Danny.
 
Old 27th Jul 2016, 21:48
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motohakone
Warmtoast, your photos of approaching Hong Kong are really impressing. We are a couple of enthusiasts who collect memories of old Hong Kong, mainly photos on the website Gwulo: Old Hong Kong |. I would like to upload some of yours to the website. If you agree files with higher resolution would be helpful. Also other photos in connection with Hong Kong would be welcome.

Please send me your email address (by private message if necessary - box on top right of page), and I'll see what I can do.


WT
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Old 27th Jul 2016, 23:19
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Mrs D. Yorkshire lass, we live in what the Post Office says is Cleveland, but Mrs D. will have none of it: says we are in North Yorkshire, better not to argue !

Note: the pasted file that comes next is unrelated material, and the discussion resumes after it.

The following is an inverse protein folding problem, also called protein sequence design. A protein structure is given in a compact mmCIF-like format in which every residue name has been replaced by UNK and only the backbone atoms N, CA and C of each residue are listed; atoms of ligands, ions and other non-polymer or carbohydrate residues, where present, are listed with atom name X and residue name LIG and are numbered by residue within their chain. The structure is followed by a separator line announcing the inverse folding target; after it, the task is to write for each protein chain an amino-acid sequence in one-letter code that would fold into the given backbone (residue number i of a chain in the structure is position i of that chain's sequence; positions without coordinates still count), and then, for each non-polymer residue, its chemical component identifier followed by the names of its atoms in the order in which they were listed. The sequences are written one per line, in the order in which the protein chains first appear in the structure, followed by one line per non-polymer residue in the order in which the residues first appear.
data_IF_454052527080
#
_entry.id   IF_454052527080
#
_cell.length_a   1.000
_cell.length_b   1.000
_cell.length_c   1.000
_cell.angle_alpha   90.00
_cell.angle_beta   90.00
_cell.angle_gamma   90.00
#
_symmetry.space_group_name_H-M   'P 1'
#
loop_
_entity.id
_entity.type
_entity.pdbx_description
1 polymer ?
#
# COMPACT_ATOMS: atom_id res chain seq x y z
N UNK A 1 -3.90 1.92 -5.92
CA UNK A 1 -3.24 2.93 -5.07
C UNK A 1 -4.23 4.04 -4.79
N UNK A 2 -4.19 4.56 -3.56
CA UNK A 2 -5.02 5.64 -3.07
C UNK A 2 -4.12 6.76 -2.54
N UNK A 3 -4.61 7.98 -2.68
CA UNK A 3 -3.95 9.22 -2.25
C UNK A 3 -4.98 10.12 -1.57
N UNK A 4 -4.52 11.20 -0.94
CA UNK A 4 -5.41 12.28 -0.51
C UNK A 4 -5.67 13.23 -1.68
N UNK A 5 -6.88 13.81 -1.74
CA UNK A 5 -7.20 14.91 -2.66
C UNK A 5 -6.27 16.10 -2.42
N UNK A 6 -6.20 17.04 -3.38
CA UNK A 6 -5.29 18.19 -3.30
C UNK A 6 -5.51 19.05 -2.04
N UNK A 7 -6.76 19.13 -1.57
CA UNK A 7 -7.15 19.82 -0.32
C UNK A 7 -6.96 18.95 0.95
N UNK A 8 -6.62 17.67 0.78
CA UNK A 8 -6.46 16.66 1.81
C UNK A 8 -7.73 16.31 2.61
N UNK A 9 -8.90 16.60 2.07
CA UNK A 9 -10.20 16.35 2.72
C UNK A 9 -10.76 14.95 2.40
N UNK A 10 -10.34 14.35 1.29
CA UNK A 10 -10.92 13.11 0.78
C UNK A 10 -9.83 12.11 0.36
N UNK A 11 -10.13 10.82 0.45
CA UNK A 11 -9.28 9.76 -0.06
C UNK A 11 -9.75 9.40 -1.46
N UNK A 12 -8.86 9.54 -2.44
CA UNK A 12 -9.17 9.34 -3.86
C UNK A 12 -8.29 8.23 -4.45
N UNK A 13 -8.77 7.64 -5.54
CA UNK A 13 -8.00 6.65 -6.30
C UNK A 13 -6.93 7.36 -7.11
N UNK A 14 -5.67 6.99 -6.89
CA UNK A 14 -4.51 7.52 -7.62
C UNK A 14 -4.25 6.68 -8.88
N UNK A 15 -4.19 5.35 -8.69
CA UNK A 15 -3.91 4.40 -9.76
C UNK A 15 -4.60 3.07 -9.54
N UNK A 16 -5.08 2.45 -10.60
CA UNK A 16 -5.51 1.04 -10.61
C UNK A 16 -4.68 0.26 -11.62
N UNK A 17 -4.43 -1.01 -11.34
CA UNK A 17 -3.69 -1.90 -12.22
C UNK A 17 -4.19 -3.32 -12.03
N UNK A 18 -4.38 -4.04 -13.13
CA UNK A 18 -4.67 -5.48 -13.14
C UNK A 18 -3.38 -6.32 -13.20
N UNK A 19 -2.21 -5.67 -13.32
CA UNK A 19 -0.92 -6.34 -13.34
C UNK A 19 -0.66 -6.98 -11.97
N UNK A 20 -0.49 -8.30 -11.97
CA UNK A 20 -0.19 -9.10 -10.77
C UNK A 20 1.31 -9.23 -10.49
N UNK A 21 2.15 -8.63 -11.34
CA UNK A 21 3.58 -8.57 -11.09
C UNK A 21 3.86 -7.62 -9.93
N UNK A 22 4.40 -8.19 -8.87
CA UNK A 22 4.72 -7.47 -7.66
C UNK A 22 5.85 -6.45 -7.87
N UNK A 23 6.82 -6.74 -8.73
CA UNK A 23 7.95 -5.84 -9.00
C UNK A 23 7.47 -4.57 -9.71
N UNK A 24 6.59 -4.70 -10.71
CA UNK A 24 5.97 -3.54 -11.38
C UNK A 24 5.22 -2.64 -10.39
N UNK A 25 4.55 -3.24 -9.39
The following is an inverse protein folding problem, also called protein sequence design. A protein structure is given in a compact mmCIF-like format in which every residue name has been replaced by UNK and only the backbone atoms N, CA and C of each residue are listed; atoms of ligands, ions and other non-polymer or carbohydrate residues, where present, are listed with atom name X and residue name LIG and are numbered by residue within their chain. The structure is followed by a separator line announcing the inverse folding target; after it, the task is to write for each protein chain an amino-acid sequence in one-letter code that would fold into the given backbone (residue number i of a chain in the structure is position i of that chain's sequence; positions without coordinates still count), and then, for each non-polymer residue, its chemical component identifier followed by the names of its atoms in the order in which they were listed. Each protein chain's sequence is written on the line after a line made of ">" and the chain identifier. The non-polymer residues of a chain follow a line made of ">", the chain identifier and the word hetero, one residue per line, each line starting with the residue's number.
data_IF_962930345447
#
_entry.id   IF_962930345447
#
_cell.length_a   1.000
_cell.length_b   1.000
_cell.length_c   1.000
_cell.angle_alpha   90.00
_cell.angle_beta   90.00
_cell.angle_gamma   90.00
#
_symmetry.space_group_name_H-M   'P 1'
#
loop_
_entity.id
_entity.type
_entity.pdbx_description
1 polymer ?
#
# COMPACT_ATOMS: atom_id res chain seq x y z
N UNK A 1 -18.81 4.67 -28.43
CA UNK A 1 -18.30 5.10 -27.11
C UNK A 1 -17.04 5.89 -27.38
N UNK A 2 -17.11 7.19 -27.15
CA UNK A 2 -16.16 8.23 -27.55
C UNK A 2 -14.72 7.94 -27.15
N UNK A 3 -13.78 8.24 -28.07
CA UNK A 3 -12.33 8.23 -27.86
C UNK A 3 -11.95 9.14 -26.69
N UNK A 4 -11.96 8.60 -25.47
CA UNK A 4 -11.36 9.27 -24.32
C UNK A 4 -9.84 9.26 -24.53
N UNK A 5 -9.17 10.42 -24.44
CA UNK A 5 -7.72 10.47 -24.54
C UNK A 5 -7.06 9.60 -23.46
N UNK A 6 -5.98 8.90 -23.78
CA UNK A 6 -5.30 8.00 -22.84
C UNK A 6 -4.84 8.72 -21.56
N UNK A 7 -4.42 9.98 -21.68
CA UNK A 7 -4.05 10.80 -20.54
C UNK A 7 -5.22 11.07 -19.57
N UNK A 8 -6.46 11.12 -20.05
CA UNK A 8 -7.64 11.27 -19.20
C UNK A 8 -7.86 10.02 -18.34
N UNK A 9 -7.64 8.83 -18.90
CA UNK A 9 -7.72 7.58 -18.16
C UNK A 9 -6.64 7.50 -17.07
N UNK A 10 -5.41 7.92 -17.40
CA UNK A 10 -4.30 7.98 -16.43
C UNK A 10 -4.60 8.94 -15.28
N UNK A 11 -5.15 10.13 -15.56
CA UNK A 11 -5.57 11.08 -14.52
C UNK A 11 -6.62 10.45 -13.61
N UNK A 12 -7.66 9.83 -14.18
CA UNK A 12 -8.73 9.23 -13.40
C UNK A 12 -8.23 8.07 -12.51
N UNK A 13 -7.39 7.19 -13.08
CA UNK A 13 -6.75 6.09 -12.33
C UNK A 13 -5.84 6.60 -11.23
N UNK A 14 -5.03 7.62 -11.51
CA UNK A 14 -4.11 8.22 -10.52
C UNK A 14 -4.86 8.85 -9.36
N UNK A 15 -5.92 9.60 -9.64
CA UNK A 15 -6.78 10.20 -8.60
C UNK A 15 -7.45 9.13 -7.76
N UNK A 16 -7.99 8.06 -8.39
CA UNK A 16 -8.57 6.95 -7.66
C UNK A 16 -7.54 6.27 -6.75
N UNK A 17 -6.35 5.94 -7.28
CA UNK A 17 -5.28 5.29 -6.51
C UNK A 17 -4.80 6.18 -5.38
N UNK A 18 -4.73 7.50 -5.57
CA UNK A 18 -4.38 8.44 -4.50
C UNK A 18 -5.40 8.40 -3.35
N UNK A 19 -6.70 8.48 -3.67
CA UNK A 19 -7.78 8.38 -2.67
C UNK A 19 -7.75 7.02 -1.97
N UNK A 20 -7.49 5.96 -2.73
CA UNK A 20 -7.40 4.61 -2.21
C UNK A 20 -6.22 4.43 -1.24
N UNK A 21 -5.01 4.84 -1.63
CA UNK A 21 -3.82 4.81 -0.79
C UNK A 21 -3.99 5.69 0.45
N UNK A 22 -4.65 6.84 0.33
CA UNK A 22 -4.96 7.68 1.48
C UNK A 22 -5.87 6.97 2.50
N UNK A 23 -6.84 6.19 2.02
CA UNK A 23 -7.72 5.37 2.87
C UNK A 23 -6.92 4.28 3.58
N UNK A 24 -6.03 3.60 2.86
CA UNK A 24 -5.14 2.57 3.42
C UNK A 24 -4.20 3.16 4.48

But you have a TS post code, and my birth certificate says North Riding
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Old 28th Jul 2016, 05:01
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Danny,
Re the earlier mention of Eagles and Pelicans...
The pelican we nearly hit was at a tad over 10,000ft - gave us a bit of a fright, it did..

Being about the same size as our largest raptor, the Wedge-Tailed Eagle, which, incidentally, features on our RAAF badge (in place of the RAF 'shite-hawk'),
they're not an item of prey.
Our Sea Eagles, a bit smaller but quite territorial, do give them a hard time, though.
I've watched some amazing dog-fights between them off our coast, here.

Having a wingspan of about 10 feet, they're excellent soarers and gliders but aren't really capable of sustained flapping flight - even though they can travel
1000 miles between feeding areas.
Being a bit like lazy old men, (as our women-folk would have it) they're into 'energy conservation' and travel by using one thermal after another.

As 'Dive Bombers', they're superb and I'd noticed that they'll use the same technique as you'd so well described earlier in this thread with the Vultee Vengeance.
That is, in a vertical dive, rotating about their longitudinal axis to achieve the required accuracy.
They don't often miss.

Next time, I'll tell you a couple of things about our RAAF icon, the Wedge-Tailed Eagle.